ES and SD

Waknstak

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Jan 6, 2018
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So I got that ES is difference from slowest to fastest...... Is sd the average of the difference of speed from shot to shot then? Math is ot my Forte..... Thanks
 

NRF

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So I got that ES is difference from slowest to fastest...... Is sd the average of the difference of speed from shot to shot then? Math is ot my Forte..... Thanks
Standard deviation is the average of all readings calculated. Chronograph 5-20 shots and calculate the average for your dope chart. Extreme spread is the difference from lowest to highest chrono reading. When I reload I try to stay under 20 FPS ES or I keep tweaking the load till I reach that.
 

Greyfox

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SD isn’t really an average of the velocities of shots fired, as that would be the “mean”(or average), the number you would plug into your ballistic calculator for MV. This is the sum of all your velocities divided by the number of shots. ES is the extreme spread between the lowest and the highest velocity in a string of shots. SD is “standard deviation” which is a formula that calculates the distribution of the individual shots and produces a value that represents a confidence level where 95% of your fired shots will fall within a given range. The SD (as shown in the output in chronographs like the Magneto Speed, Oehler, etc.) can generally be multiplied by 4 to give you an approximation of the velocity spread where 95% of your shots will fall within this range. For example, an SD of 5 is approximately 20FPS, where you can expect 95% of your shots to fall within this velocity range. For my LR hunting to 1000 yards I shoot for an SD of 5-10, or an ES that’s less then 30FPS. This may sound high to some but it uses a sufficient sample of shots of shots(+20), and applies to the range of temperatures I expect to hunt. This value will keep my shots in the vital area of a whitetail/antelope out to 1000-1200 yards with my particular load, other factors considered.
 
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LongBomber

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I see lots of guys talking (esp on FB pages) about SD and ES. Most of the time it seems as though they are only using 5 shots to derive the numbers. To really have any decent stats you need over 30 shots to get the SD number to really be meaningful. A 5 shot population just doesn't give enough info.
 

phorwath

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Agree. But five is better than 3. Not as good as ten. It gives you an idea on how uniform the MV is from shot to shot.
It's all relative, in my opinion. 100% certainty is only necessary for the full blown obsessive-compulsive. And I'm only about 75% OCD. :)
 

Chippewa

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Dec 5, 2014
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Muncy Pa
Found this... If you feel likemaking your old math teachers proud!

SDequation.png


To calculate the Standard Deviation of those numbers:

Work out the Mean (the simple average of the numbers)
Then for each number: subtract the Mean and square the result.
Then work out the mean of those squared differences.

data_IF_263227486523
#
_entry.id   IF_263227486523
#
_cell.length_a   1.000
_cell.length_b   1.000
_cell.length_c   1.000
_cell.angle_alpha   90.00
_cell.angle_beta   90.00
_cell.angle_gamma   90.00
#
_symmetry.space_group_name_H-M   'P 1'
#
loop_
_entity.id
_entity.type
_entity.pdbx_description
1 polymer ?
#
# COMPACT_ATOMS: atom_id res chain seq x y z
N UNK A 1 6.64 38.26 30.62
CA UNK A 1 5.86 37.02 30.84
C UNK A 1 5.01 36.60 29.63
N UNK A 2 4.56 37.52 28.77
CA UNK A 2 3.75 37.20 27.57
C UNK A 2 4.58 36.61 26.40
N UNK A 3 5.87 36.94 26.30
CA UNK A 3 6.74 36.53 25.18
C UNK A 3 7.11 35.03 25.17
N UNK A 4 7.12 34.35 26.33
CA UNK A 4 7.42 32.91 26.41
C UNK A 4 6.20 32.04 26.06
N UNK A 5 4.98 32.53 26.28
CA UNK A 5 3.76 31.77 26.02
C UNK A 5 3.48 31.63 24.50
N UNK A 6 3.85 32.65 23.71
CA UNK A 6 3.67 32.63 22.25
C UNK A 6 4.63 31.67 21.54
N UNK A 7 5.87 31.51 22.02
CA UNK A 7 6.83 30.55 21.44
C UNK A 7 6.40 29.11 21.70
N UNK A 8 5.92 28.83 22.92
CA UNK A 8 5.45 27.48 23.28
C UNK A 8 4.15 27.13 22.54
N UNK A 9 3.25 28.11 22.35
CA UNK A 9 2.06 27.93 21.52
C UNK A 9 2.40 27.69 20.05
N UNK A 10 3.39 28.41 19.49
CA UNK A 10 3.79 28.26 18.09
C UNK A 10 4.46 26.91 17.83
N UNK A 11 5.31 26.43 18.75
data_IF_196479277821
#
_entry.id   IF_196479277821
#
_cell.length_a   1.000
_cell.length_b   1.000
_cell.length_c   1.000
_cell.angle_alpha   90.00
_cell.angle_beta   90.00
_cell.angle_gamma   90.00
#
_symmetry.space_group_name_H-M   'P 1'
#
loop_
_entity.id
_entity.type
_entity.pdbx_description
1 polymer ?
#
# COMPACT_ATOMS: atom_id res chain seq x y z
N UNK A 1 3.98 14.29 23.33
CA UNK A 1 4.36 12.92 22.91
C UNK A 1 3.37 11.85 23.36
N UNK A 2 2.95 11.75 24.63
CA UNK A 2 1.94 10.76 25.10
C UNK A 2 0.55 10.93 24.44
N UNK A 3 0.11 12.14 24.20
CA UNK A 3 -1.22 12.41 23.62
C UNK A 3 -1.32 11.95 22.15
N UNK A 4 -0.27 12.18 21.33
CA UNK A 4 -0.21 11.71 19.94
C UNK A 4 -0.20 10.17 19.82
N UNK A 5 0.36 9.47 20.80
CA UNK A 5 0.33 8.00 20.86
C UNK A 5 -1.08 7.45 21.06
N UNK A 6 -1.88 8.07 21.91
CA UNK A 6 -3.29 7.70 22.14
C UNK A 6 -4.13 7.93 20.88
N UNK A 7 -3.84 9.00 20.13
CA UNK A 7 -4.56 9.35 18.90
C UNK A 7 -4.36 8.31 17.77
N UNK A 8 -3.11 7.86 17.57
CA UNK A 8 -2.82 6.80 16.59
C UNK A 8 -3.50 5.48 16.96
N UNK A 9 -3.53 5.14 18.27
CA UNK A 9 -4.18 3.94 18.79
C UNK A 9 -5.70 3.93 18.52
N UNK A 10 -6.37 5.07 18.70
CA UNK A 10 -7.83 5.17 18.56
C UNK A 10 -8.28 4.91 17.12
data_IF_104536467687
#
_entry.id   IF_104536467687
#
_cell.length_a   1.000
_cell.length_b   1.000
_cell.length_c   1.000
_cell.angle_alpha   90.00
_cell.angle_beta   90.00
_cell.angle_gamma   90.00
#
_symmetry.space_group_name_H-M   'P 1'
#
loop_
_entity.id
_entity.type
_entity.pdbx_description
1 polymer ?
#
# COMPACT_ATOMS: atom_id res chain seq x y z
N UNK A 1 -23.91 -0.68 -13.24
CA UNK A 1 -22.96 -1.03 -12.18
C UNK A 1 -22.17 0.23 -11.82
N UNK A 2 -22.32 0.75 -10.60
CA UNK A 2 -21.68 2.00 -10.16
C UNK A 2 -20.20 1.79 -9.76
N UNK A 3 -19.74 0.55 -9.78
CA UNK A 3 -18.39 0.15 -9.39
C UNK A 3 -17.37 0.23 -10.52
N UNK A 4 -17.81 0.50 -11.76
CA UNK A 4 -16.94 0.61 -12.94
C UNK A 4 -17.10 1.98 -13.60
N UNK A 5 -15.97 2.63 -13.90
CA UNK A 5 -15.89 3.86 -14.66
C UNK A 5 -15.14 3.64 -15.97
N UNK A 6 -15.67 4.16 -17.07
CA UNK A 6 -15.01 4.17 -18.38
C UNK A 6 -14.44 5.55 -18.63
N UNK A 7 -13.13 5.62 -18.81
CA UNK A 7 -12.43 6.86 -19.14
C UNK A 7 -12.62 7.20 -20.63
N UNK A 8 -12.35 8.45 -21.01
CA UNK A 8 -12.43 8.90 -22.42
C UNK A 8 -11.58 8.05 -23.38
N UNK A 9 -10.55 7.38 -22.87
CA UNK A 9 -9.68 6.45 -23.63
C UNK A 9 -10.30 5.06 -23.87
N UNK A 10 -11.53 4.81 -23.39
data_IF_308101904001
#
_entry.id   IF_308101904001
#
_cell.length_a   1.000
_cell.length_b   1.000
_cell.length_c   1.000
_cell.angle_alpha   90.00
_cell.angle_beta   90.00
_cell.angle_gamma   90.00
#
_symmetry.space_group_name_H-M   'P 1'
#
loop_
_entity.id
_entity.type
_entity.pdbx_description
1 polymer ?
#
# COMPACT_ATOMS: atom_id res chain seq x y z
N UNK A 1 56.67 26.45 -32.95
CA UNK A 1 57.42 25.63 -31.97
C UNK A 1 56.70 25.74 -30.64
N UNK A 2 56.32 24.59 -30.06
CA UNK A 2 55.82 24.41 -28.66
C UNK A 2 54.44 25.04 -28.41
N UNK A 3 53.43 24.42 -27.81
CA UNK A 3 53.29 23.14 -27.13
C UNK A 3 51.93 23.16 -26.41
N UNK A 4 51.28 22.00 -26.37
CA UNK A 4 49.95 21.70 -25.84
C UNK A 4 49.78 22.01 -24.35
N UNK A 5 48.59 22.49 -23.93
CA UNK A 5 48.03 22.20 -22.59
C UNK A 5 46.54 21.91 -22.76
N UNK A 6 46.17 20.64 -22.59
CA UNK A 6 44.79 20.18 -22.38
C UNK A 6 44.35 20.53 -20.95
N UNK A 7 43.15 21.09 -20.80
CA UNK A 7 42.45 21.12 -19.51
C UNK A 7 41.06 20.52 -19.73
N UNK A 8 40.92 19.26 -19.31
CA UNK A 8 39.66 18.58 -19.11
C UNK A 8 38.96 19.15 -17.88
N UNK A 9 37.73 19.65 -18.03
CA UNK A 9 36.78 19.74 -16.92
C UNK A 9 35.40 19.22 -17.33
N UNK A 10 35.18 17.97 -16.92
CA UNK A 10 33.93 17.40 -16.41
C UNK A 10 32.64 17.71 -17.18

Take the square root of that and we are done!
 

brentc

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Apr 3, 2009
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I'm trying something a little different with my newest project. My sample consists of only cold bore velocity readings over a range of environmental temperatures to see how much temperature affects my first shot velocity with RL26 in a 300 WM.

It has been eye opening. For those of you worried about temp swings with RL26, you really shouldn't be. My Berger 215 load has shifted 2 fps with cold bore shots ranging from 28° up to 56° so far.
 

NRF

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I’m still shooting RL22 Out of my 300 WM! Have you tried both? I’m getting an ES of 12 FPS out of 20 rounds with RL22
 

Rhovee

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Jun 29, 2017
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I’m just to anxious to send more round down range that I have a hard time waiting between shots. I have noticed when leaving rounds in the chamber my FPS climbs as you would expect. I really like the idea of cold bore shots, as this is really what’s important. I am going to start doing that.
 

MagnumManiac

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Feb 25, 2008
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When calculating SD in my rifle(s) I run 3 20 shot strings at DIFFERING days and conditions in match like order on various practice days at different ranges.
This is the ONLY way I feel comfortable using a particular load for 1000mtr comp.
All of my comp loads run ES of 5-8fps, but a little more really makes little difference vertically, wind plays more of a zephyr at most ranges here.

You can look at SD as how uniform your load is in generating consistent start pressure, without this, your load is erratic and will have high ES regardless of how tight it may group @100-200yrds.
It must be understood that a high SD/ES number does not mean a load is inaccurate, it only means that beyond 500-600yrds the vertical dispersion is too large for true precision shooting.
I have a 25-06 load that prints 3/8MOA @ 300mtr and less that has an ES of 80fps. Not ideal beyond about 400mtr, but awesome @ 100mtr.
This demonstrates that barrel time/harmonics have a direct influence on accuracy, this load, even with it’s large ES is coinciding bullet exit at 2 points that match in the oscillation and, often when a load produces 2 distinct ‘groups’ in a string from barrel harmonics being different, this is the cause.

Cheers.
:)
 

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